« Reply #5 on: May 20, 2008, 01:47:24 AM »
Parlour Picker,
I think you are referring to the Georgia Browns' session where the songs play back apparently a semitone sharp (Some Cold Rainy Day came out at Fsharp and I think there was a question of the availability of harmonicas in that key in 1930 Atlanta....).

Disc cutters were not hand cranked, but you are nearly right - they were either battery or mains powered out on location or powered by gravity through a system of weights in the main studios - this continued at EMI until the 60's. I don't think these things were that inaccurate as strobe effects were well known for speed adjustment and most records seem to be OK. We shouldn't underestimate the expertise of the old engineers.

Offline banjochris

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Re: John Hurt's "Frankie"
« Reply #6 on: May 20, 2008, 06:59:25 PM »
And in the case of "Frankie," I believe all the other sides from that session (except the flip, "Nobody's Dirty Business") were rejected because of mechanical problems. Perhaps the fluctuating speed was that problem and it wasn't as pronounced on those two sides.
Chris

Offline uncle bud

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Re: John Hurt's "Frankie"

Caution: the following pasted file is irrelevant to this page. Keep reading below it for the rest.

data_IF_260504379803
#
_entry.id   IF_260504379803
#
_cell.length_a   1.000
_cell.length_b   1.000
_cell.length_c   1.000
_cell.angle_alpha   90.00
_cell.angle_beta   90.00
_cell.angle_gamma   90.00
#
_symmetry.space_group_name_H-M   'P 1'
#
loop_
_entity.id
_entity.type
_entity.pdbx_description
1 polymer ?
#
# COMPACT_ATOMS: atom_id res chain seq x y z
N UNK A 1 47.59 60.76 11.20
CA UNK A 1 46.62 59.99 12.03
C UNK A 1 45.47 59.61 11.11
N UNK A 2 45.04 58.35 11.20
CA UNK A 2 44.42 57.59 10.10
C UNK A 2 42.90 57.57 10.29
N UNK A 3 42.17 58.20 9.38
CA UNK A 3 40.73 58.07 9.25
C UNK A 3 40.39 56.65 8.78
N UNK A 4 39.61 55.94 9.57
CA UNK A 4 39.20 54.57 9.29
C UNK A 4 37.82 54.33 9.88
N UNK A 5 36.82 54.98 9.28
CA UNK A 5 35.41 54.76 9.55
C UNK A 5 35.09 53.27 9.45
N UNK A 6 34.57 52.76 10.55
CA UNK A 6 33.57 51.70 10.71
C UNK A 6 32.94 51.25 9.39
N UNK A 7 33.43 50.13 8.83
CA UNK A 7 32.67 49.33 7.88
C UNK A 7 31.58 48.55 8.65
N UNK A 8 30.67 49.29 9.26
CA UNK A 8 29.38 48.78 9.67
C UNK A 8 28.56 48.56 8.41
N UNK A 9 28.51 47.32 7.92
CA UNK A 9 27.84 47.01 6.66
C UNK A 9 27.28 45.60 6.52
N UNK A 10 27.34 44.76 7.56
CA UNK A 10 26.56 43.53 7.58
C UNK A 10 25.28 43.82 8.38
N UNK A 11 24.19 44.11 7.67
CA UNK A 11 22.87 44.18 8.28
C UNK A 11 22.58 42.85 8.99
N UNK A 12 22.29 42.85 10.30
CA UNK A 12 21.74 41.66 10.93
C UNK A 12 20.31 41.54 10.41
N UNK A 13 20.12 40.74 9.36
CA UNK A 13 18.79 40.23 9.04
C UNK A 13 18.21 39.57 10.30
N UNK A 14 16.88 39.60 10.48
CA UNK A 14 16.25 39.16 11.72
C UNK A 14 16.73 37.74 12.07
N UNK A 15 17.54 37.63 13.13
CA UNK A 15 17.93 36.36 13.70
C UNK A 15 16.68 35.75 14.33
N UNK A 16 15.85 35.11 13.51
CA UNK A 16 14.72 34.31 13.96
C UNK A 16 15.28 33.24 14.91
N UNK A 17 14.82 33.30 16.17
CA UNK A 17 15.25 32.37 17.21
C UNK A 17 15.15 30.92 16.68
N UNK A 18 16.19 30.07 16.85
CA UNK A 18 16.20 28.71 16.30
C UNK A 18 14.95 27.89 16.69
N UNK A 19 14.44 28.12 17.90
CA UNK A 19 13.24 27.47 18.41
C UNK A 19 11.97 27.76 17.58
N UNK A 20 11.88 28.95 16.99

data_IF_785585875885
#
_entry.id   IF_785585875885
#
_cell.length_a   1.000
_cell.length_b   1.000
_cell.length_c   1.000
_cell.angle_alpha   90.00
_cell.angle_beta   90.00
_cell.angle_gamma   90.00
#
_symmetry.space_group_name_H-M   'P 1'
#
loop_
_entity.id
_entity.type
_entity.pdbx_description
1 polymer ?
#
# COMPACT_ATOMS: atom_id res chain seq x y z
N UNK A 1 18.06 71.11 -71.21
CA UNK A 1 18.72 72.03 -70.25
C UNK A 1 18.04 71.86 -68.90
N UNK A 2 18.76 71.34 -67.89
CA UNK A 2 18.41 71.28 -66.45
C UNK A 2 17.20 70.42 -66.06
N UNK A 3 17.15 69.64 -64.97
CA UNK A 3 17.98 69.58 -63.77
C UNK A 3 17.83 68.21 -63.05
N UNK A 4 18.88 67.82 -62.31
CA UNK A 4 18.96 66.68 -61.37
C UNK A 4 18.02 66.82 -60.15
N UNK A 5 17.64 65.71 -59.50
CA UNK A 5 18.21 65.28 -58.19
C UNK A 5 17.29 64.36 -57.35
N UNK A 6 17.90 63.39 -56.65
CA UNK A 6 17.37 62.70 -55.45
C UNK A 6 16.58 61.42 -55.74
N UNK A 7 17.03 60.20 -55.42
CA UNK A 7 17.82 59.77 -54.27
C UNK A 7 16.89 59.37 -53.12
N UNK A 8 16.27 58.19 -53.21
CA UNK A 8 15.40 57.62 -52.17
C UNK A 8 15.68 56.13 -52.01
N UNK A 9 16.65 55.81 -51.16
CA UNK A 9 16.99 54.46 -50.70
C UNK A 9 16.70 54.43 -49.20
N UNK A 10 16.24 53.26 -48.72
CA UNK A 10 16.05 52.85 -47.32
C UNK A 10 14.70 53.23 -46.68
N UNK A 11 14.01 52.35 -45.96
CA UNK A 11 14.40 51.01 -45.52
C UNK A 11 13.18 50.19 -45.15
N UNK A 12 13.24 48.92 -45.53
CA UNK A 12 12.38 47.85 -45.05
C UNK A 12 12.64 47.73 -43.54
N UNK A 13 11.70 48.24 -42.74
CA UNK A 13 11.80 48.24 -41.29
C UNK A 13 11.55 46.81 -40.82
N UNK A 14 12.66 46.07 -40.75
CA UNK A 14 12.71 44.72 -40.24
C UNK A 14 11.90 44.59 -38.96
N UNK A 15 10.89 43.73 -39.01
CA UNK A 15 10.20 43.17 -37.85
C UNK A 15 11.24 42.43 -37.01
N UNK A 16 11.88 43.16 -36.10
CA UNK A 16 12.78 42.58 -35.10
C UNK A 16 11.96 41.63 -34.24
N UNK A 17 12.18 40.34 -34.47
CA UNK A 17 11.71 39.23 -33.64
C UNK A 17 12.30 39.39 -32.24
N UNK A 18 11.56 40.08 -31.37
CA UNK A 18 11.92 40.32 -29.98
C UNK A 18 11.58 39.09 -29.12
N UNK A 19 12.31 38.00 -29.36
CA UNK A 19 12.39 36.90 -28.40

« Reply #7 on: May 21, 2008, 07:12:18 AM »
And in the case of "Frankie," I believe all the other sides from that session (except the flip, "Nobody's Dirty Business") were rejected because of mechanical problems. Perhaps the fluctuating speed was that problem and it wasn't as pronounced on those two sides.
Chris

Yes, I hadn't really noticed how the recording of Nobody's Dirty Business also speeds up until recently when I was flipping back and forth between the middle and beginning of the songs in iTunes and noticed the difference in pitch.

Doctorpep, just a reminder of the speed-corrected version of Frankie which can be sampled here:
http://www.pristineclassical.com/LargeWorks/Jazz/PABL004.php

The Van Ronk story makes for a nice story from a great teller of stories.

Offline doctorpep

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Re: John Hurt's "Frankie"
« Reply #8 on: May 21, 2008, 01:37:42 PM »
So, the version on the Pristine website is at actual speed? It still sounds incredibly fast, not to mention great!
"There ain't no Heaven, ain't no burning Hell. Where I go when I die, can't nobody tell."

http://www.hardluckchild.blogspot.com/